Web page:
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5 Tips for People in Lame Jobs

four friends working on various jobs
Whether you’re a barista or a barrister getting started in the world, you’re probably beginning to ask yourself hard questions about your career.

Recently, I sat across from a young lawyer and heard the same story I’ve heard so many times in Washington: I don’t like my job. I don’t feel like I’m doing anything that matters. I’m only doing this to pay the bills. There has to be more to my career.

Our nation’s capital is supposed to be the place where hard workers and idealists come to realize their dreams. But then it isn’t, and it’s heartbreaking for all the folks who are left asking themselves, Why did I work so hard to get here?

Whether you’re a barista or a barrister getting started in the world, you’re probably beginning to ask yourself hard questions about your career. While that’s healthy, it’s important to keep a few things in perspective:

1. If you want big money, you may have to do something that other people can’t or won’t do. There’s a great story over at called, “The $100,000 job: Garbage workers.” It’s about how waste management companies are doling out higher salaries and raises to garbage workers due to the shortage of qualified individuals to drive garbage trucks (one garbage worker in the story is making $112,000 a year). I’m not saying you’ve got to be a garbage worker to make the salary you want, but under the law of supply and demand, you’re going to have to do something that other people can’t do — and that might end up being something you don’t particularly want to do.

2. Your job will probably involve a lot of menial tasks. When I tell people that I’ve spent most of my career as a trial attorney, they’re like, “Ooooh lala! How exciting!” Well, sometimes. Actually, a lot of my job is spreadsheets and meetings and outlines and tedious research and clicking “Page Down” thousands of times during document reviews. It’s not what you see on TV (or nobody would watch TV shows about lawyers). That’s going to be true of most jobs, so try not to feel gypped when it turns out that 78% of your work involves tedious tasks.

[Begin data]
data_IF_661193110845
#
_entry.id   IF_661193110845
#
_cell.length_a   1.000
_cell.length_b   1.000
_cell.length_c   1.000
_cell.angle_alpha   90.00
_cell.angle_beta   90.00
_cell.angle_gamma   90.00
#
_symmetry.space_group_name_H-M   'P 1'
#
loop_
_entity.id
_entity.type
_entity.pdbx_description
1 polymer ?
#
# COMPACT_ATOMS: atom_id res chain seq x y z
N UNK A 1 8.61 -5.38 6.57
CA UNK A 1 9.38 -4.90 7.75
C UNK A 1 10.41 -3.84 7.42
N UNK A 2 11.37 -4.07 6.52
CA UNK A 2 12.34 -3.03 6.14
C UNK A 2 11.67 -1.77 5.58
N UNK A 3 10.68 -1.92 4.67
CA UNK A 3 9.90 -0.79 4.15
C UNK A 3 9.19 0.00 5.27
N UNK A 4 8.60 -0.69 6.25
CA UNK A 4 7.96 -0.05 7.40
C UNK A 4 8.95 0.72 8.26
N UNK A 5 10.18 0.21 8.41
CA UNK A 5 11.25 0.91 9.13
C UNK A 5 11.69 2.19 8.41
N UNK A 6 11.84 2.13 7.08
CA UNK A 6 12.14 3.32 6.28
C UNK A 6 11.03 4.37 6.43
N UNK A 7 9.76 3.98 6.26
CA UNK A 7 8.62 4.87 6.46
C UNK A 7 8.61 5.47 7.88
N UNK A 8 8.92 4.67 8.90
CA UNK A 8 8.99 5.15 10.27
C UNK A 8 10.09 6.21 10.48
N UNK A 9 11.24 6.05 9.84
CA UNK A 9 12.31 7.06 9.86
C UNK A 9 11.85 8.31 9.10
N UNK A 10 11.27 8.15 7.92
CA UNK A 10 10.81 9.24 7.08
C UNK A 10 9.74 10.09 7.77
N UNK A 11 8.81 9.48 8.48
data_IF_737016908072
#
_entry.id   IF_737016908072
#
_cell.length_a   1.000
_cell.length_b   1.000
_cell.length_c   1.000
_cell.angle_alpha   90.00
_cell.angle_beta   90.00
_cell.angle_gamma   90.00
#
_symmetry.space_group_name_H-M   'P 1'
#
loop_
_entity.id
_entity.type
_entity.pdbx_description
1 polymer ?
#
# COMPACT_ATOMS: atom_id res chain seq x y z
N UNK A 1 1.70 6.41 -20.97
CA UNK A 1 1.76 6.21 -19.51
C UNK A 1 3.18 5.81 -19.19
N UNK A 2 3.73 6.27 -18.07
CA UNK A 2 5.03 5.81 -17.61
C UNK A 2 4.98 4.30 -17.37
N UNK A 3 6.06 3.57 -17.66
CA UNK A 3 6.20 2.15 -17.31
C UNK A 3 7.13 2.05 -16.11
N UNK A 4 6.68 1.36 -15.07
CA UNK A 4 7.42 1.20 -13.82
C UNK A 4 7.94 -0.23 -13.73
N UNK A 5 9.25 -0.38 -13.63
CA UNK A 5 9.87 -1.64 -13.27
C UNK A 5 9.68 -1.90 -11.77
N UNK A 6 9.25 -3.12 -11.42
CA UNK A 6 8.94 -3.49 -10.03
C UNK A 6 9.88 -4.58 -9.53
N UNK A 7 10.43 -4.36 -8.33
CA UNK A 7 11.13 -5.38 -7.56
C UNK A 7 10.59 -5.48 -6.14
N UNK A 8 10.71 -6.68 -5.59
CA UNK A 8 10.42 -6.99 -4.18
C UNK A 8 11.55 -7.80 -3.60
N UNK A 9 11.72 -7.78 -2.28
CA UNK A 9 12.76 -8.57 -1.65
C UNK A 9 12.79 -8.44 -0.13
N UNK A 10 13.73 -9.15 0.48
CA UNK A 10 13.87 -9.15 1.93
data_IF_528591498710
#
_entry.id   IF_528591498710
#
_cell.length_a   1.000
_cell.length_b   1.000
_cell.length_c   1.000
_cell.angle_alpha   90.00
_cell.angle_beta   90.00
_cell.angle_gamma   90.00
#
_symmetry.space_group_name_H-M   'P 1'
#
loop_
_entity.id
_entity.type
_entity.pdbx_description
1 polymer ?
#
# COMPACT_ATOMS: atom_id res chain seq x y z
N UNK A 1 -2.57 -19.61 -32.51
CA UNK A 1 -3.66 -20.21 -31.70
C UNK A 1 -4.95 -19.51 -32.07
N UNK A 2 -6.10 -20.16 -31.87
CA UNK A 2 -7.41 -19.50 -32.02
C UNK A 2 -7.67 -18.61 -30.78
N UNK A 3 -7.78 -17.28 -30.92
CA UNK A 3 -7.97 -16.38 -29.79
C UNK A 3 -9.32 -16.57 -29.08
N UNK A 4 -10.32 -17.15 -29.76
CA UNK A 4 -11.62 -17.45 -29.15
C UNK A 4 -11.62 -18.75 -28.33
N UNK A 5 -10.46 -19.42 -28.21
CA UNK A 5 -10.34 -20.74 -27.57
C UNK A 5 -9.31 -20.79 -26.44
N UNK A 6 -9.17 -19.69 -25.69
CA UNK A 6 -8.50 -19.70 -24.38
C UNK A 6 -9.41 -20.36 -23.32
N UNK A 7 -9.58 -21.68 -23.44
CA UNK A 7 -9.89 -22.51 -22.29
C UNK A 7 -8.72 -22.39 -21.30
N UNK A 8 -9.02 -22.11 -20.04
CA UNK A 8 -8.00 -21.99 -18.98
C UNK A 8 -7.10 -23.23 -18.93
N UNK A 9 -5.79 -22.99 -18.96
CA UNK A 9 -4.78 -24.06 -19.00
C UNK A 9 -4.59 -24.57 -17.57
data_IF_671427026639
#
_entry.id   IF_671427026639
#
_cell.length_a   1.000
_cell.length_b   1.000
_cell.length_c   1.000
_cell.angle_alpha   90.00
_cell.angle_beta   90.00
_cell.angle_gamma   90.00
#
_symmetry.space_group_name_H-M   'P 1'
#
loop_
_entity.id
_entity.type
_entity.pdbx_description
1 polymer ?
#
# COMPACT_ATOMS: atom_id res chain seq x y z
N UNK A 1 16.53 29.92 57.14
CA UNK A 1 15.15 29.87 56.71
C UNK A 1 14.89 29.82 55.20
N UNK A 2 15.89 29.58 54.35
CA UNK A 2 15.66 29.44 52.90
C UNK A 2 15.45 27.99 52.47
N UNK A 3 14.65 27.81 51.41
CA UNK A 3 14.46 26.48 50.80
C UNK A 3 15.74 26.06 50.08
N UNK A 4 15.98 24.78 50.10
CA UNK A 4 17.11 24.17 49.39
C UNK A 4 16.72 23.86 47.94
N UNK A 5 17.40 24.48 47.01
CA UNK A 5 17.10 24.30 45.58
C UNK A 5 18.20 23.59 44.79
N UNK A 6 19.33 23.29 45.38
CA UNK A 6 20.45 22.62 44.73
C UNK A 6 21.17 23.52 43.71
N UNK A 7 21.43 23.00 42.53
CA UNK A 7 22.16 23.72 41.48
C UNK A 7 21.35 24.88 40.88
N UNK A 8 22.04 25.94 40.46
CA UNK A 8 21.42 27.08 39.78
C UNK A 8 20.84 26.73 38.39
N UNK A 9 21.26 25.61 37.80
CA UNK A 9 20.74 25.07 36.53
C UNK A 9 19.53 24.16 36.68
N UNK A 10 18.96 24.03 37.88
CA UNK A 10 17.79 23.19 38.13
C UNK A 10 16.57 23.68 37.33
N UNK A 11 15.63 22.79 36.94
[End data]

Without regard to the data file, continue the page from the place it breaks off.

3. Chances are, you’re going to be overworked or underworked. While I wish that all of our employers cared about us having perfect equipoise in our work/life balance, you’re typically going to be overworked or underworked, and there’s not a lot you can do to get around it. What you can do is ask yourself if it’s so bad that you need to move on.

4. You’re likely to get a halfway-decent boss. I’ve served dozens of managers in my lifetime — a handful of whom have been exceptionally good, and a few who have been exceptionally bad. Most of them have been low-grade disappointments who have fallen somewhere in the middle. I’m not saying that you should live with the expectation of being disappointed — I’m saying you should live with the expectation of working for someone who is just as human as you.

5. As a believer, you have an advantage in the workplace. We have an answer to question, Does my work really matter? The answer is yes, a thousand times yes. The Word says, “Whatever you do, work heartily, as for the Lord and not for men, knowing that from the Lord you will receive the inheritance as your reward. You are serving the Lord Christ” (Colossians 3:23-24). Similarly, it says, “Work with enthusiasm, as though you were working for the Lord rather than for people” (Ephesians 6:7, NLT).

How encouraging to know that all of our work matters — all of it — because Christ receives it as service to Him. Every day that we go to work, no matter the job, we work in service of the King of Kings. There is no higher calling, no greater honor, nothing more important we could be doing.

With all of that in mind, if you are a believer, be encouraged as you go to work today. Your work matters because it matters to Christ.

Copyright 2016 Joshua Rogers. All Rights Reserved.

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About the Author

Joshua Rogers

Joshua Rogers is the author of the book Confessions of a Happily Married Man. In addition to writing for Boundless, he has also written for,, Washington Post, Thriving Family, and Inside Journal. His personal blog is You can follow him @MrJoshuaRogers or on his Facebook page.


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